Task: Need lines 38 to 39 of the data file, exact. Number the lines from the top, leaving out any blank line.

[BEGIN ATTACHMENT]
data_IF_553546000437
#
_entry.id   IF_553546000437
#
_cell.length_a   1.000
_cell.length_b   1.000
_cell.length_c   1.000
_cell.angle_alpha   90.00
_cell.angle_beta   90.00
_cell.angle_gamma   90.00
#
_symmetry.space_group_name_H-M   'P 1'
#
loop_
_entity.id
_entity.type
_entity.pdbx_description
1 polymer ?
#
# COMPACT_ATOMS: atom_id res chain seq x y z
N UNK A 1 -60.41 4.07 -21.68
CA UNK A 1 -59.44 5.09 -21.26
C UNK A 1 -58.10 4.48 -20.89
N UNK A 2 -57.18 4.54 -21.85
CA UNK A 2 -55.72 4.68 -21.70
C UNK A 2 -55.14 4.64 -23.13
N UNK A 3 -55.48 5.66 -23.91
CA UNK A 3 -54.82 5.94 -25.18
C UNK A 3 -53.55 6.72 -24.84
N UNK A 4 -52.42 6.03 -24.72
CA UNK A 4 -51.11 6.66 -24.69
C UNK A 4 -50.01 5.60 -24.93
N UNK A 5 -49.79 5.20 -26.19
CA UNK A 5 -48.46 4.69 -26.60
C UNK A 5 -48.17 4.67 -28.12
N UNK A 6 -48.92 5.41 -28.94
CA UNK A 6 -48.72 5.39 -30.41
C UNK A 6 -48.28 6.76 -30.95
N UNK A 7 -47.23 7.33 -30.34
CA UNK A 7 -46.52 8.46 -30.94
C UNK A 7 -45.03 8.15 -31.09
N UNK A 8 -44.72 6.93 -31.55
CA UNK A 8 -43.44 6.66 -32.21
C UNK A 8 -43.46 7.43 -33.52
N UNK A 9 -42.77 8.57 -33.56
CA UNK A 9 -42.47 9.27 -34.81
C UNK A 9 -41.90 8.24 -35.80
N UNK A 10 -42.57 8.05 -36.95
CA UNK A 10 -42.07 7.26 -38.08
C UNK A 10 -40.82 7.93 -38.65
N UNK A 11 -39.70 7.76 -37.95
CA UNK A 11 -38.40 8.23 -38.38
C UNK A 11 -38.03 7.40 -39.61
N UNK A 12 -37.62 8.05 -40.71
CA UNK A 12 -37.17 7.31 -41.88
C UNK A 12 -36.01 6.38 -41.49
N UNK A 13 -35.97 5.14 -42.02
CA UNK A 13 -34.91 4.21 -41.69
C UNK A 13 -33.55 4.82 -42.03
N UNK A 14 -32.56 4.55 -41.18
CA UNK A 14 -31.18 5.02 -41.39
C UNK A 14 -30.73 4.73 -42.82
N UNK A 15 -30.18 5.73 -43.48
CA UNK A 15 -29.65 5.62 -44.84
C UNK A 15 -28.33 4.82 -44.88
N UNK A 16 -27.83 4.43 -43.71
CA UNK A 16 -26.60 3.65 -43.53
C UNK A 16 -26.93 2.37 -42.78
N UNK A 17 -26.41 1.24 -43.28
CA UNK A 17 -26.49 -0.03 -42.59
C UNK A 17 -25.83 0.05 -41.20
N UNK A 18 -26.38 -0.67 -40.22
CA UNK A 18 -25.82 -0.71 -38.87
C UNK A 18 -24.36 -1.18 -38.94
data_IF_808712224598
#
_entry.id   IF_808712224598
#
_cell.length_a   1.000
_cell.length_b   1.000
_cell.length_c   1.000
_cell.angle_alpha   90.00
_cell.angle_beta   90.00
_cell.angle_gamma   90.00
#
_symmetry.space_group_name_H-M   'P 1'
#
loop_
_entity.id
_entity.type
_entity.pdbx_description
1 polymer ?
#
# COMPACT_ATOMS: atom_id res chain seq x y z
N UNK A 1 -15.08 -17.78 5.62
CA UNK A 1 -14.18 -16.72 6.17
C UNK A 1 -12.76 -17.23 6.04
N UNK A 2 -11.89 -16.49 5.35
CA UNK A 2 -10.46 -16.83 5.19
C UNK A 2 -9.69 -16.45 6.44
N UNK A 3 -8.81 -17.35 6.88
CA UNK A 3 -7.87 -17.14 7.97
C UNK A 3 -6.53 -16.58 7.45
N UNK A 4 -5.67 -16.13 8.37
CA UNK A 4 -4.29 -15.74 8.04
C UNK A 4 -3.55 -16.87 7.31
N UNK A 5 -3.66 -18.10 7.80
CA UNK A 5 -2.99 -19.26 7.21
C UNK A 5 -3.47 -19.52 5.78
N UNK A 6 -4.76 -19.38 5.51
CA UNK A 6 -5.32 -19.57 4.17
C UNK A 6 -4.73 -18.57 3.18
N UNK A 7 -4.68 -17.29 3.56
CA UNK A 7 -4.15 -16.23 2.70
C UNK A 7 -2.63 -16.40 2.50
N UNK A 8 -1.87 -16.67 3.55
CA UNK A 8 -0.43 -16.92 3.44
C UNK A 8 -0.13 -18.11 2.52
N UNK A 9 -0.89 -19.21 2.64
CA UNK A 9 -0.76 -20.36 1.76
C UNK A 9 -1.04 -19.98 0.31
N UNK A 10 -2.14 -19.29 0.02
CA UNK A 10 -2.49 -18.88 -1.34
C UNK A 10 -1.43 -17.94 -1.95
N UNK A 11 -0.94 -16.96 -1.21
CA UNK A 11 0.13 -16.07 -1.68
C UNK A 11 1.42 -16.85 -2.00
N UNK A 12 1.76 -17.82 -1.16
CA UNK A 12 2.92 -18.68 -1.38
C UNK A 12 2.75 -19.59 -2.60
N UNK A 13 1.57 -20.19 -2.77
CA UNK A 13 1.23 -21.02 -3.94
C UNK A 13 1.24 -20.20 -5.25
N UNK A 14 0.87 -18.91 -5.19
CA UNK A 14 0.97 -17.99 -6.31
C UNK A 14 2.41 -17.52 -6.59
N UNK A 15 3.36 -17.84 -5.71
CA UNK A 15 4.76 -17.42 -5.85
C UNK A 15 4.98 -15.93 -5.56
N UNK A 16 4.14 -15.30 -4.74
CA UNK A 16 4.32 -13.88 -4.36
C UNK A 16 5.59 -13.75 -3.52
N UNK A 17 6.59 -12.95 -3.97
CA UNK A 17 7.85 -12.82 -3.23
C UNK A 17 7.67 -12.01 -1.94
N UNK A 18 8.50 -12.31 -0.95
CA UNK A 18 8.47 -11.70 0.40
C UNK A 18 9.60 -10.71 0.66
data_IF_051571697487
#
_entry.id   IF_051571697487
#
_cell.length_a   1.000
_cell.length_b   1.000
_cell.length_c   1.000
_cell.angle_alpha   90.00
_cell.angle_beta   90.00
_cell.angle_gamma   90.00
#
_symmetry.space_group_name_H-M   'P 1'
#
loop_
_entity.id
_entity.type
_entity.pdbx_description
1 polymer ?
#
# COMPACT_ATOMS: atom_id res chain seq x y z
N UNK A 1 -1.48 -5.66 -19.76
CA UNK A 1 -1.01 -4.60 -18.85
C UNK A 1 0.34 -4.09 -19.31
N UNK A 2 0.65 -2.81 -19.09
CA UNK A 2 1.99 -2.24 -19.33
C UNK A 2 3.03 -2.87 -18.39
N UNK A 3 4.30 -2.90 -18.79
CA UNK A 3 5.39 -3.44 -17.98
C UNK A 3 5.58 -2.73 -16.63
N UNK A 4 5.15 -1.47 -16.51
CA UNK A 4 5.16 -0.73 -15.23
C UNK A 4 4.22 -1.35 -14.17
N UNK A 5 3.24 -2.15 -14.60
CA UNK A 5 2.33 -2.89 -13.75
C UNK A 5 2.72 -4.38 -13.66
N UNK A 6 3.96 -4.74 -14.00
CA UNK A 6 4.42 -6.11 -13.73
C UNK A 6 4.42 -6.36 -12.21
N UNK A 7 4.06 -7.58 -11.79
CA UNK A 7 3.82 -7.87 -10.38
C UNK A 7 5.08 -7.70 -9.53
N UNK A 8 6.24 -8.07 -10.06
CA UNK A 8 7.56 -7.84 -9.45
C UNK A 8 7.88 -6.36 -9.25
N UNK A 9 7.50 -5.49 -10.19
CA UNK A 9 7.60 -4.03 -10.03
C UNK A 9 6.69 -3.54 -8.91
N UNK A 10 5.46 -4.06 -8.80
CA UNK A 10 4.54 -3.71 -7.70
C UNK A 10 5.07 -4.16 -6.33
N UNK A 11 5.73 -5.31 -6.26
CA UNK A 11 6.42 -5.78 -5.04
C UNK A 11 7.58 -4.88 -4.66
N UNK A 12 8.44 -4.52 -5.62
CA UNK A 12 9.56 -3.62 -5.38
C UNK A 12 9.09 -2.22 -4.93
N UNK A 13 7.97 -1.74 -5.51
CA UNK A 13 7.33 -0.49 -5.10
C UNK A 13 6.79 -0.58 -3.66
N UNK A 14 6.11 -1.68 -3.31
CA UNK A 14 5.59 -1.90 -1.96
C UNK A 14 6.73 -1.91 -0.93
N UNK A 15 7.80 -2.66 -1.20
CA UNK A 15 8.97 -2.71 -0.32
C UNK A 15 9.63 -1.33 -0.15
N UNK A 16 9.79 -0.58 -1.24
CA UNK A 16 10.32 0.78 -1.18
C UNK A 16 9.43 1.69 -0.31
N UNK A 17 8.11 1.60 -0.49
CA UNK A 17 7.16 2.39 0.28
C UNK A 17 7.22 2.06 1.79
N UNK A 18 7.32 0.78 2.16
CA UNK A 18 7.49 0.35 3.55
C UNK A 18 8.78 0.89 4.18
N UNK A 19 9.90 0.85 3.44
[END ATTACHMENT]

C UNK A 6 -48.28 6.76 -30.95
N UNK A 7 -47.23 7.33 -30.34